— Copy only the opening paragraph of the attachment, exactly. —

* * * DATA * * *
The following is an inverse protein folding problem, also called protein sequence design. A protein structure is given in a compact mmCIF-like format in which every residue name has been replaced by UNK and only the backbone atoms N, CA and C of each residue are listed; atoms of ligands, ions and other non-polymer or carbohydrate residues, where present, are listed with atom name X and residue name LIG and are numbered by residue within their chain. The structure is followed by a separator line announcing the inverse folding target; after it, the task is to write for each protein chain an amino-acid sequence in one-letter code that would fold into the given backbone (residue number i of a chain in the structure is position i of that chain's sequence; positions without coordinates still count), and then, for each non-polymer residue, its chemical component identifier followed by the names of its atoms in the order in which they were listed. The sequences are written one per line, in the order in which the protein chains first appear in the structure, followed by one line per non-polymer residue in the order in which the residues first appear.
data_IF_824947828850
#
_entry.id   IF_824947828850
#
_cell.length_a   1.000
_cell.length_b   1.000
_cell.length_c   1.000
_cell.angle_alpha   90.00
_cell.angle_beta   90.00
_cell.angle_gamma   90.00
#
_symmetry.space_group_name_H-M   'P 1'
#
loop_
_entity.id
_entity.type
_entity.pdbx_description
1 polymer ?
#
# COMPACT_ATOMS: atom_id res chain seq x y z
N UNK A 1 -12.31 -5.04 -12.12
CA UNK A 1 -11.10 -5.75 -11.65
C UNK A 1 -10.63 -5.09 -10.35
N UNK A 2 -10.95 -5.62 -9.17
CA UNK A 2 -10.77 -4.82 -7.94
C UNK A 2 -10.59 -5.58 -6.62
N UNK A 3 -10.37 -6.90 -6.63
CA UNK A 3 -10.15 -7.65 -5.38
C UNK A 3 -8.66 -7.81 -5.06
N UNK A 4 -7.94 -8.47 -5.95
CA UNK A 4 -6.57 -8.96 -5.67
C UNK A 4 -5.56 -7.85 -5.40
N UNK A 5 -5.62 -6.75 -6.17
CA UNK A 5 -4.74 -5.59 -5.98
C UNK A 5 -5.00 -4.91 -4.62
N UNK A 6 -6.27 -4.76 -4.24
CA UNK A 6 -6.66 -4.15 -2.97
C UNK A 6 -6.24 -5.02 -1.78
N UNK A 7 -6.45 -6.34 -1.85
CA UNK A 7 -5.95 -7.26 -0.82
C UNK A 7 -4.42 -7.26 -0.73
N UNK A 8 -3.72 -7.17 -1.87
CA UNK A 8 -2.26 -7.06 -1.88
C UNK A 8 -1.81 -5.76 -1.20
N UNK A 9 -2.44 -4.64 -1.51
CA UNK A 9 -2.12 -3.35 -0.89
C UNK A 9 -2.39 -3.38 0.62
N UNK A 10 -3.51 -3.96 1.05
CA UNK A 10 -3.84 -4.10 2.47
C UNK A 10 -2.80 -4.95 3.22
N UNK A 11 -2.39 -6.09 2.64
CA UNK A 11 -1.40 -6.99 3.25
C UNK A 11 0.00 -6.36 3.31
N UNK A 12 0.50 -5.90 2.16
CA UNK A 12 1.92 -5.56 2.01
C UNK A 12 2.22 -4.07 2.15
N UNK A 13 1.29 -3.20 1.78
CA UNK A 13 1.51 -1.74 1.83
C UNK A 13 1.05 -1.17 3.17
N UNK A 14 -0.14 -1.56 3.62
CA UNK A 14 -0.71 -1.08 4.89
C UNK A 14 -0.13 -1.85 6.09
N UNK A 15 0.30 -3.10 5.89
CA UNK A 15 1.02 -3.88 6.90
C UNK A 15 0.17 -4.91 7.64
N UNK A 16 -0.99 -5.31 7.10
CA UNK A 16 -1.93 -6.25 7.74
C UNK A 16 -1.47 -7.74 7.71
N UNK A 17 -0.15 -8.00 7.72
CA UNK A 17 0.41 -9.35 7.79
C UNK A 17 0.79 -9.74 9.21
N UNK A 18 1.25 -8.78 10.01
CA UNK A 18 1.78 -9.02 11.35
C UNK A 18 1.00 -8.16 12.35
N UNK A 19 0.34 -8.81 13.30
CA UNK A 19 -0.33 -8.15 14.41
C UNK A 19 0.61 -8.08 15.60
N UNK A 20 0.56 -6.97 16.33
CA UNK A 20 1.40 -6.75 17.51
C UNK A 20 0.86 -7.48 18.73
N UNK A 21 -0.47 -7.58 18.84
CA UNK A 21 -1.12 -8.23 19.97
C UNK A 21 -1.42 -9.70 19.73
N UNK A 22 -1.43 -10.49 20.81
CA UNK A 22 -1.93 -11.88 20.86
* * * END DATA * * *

The following is an inverse protein folding problem, also called protein sequence design. A protein structure is given in a compact mmCIF-like format in which every residue name has been replaced by UNK and only the backbone atoms N, CA and C of each residue are listed; atoms of ligands, ions and other non-polymer or carbohydrate residues, where present, are listed with atom name X and residue name LIG and are numbered by residue within their chain. The structure is followed by a separator line announcing the inverse folding target; after it, the task is to write for each protein chain an amino-acid sequence in one-letter code that would fold into the given backbone (residue number i of a chain in the structure is position i of that chain's sequence; positions without coordinates still count), and then, for each non-polymer residue, its chemical component identifier followed by the names of its atoms in the order in which they were listed. The sequences are written one per line, in the order in which the protein chains first appear in the structure, followed by one line per non-polymer residue in the order in which the residues first appear.